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Looks great, nice one.

One question though. One her website it says: Once established in the gut, the Candida produces root-like structures called Rhizoids. Rhizoids penetrate the gut wall, creating microscopic holes, which allow undigested food particles, toxins, bacteria and yeast to enter the bloodstream. This stage is known as Leaky Gut Syndrome. The Candida spores can now create colonies outside the gut, in fact anywhere it can reach via the bloodstream. They first target low-oxygen areas, but can eventually settle in almost every organ in the body causing damage and bacterial infections.

But you say: We commonly find people and websites claiming the presence of candida albicans in the bloodstream and organs is the cause of this syndrome. Some alternative practitioners even claim to see live candida cells in ‘live blood’ analyses from patients suffering from this syndrome. That isn’t correct. What they see under a microscope are fragments of the candida cell wall that reach the bloodstream after the yeast mutates to its fungal form. During this process, the yeast cell wall explodes releasing fragments into the intestines and later reaching the circulatory system. Candida albicans live cells aren’t in your bloodstream.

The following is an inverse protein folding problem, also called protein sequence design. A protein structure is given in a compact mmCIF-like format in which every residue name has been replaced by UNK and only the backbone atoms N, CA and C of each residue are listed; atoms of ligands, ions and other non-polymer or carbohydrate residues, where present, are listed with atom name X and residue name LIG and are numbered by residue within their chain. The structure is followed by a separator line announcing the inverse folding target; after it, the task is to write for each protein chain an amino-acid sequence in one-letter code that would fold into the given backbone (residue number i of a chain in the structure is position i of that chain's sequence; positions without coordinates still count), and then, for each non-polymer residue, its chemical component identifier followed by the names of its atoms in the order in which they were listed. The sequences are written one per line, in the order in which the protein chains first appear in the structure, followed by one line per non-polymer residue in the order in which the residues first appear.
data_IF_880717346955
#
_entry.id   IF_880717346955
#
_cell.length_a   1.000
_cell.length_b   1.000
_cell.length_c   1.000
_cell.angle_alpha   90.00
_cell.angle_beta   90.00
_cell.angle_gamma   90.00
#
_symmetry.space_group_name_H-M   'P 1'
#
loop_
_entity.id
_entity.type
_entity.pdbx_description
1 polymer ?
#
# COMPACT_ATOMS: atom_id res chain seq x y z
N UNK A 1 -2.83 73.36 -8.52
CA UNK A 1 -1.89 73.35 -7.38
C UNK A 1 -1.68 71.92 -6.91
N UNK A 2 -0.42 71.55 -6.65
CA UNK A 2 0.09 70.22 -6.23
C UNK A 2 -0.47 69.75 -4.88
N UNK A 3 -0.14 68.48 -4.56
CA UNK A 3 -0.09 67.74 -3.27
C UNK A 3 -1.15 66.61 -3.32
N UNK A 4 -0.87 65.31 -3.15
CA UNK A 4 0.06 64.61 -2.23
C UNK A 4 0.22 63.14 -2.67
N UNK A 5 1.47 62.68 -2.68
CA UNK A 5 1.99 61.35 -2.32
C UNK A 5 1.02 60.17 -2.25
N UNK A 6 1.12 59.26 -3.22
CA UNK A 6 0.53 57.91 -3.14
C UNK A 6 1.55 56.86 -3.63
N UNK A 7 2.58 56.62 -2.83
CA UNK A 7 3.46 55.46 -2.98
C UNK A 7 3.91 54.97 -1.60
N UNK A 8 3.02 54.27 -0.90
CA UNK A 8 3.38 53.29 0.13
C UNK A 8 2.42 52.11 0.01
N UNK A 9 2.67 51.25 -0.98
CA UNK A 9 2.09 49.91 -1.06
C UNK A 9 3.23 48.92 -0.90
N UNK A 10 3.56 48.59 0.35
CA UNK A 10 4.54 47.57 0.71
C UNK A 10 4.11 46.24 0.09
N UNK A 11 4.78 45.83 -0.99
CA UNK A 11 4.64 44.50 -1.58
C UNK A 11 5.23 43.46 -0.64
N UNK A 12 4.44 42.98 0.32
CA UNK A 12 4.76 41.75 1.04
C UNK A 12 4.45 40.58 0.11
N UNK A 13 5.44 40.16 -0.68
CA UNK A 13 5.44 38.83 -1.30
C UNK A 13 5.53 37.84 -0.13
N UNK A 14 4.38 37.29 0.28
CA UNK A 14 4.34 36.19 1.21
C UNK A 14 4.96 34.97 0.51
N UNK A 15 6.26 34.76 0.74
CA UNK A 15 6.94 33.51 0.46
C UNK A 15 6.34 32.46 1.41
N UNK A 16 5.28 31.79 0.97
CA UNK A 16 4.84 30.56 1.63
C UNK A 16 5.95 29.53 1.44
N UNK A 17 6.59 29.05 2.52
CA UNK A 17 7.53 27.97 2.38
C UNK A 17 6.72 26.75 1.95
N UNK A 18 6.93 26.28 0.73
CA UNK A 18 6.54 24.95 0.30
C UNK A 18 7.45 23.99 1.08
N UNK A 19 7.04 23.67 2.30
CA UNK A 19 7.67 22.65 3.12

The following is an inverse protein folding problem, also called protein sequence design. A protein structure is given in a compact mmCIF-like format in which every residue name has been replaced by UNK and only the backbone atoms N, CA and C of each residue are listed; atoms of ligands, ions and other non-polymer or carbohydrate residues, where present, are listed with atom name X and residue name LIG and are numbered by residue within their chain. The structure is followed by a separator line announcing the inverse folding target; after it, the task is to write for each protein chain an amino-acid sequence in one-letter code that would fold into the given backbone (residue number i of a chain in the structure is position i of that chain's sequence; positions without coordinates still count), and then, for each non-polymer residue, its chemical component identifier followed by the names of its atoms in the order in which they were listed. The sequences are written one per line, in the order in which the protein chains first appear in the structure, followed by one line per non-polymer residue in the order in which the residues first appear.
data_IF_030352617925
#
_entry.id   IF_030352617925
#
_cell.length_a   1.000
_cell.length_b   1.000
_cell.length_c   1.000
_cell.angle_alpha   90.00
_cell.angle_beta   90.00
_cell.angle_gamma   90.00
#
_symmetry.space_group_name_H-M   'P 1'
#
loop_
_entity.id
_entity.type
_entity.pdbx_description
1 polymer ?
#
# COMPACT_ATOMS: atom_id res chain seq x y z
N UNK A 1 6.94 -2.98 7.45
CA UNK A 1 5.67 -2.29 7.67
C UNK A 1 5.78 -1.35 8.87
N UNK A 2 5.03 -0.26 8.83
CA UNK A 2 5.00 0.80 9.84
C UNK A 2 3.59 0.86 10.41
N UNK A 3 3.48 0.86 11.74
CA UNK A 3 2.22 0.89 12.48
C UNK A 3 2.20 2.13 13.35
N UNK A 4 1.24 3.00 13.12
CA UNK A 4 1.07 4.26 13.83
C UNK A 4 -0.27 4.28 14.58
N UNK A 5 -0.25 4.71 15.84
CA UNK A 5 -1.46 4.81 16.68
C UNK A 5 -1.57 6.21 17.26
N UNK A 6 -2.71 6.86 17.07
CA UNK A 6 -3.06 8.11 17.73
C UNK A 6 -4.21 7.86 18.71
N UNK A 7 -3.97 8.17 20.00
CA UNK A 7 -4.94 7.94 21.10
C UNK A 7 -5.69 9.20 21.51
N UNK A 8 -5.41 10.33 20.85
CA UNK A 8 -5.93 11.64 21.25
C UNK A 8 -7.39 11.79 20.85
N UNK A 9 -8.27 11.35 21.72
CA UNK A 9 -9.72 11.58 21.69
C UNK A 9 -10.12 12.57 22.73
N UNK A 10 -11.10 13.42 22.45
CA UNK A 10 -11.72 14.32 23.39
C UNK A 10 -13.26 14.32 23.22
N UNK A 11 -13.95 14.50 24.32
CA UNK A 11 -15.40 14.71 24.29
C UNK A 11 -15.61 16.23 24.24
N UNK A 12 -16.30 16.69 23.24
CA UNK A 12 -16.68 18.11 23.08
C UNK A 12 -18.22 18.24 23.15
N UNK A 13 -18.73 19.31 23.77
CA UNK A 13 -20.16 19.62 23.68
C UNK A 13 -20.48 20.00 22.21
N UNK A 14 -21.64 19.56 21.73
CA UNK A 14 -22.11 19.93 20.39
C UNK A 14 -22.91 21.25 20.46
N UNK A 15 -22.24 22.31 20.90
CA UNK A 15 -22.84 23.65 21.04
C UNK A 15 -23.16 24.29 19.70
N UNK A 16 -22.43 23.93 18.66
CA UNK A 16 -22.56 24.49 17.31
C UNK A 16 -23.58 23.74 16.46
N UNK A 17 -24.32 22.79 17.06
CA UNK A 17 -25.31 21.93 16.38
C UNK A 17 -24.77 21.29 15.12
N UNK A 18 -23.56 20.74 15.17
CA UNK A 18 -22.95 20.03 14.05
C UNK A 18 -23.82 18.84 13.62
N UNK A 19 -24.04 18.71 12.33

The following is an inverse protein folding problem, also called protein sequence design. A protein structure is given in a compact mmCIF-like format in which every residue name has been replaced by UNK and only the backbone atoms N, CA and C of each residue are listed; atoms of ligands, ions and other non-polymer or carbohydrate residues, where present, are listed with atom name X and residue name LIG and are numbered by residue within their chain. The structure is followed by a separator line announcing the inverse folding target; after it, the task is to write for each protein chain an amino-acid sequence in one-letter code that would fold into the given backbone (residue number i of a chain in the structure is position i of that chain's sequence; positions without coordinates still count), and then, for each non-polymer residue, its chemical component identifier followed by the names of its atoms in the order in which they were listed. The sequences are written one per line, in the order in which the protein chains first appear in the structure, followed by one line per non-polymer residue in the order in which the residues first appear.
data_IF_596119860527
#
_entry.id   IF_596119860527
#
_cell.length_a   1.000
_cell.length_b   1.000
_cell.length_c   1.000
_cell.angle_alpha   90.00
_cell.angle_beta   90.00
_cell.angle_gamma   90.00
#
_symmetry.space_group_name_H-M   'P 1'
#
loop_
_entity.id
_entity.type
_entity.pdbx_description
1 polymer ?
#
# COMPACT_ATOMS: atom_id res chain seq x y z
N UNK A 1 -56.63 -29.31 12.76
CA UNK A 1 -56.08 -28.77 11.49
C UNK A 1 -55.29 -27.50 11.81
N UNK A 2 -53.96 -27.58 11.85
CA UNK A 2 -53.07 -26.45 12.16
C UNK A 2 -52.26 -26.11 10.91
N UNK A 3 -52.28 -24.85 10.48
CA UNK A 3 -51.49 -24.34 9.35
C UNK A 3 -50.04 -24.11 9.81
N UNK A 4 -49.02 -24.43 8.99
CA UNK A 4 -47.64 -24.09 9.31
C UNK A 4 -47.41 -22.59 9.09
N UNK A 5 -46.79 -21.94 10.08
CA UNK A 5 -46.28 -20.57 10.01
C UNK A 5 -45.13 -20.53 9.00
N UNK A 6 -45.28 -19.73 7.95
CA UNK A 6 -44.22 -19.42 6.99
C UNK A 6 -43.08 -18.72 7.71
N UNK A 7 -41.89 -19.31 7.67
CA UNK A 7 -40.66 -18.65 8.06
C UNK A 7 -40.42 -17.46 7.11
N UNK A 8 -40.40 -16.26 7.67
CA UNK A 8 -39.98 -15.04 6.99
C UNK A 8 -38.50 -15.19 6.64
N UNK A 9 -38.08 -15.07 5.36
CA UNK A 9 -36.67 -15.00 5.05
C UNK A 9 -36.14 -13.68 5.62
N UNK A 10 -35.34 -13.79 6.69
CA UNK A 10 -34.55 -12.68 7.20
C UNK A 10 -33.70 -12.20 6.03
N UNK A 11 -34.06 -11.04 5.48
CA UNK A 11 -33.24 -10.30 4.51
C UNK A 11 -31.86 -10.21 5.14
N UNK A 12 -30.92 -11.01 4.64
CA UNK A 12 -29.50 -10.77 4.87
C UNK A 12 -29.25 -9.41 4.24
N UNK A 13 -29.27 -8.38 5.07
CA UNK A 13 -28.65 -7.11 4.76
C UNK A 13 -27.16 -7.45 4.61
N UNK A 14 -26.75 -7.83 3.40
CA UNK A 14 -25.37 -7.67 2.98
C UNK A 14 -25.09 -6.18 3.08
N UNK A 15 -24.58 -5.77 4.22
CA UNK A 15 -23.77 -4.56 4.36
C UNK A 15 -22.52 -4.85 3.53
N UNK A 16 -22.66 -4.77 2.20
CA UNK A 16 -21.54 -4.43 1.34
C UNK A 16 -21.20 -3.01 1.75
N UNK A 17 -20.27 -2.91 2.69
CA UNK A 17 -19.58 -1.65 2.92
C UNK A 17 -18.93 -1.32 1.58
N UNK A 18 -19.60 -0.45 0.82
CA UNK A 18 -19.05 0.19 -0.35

These two explanations seem to contradict. If the candida albicans pathogen gets into the bloodstream, we speak of life threatening candida sepsis.
But the candida yeasts can go into the bloodstream spreading itself into other organs without life threatening situations? Is the yeast spore traveling through the blood different from the multicellular fungal form in this way?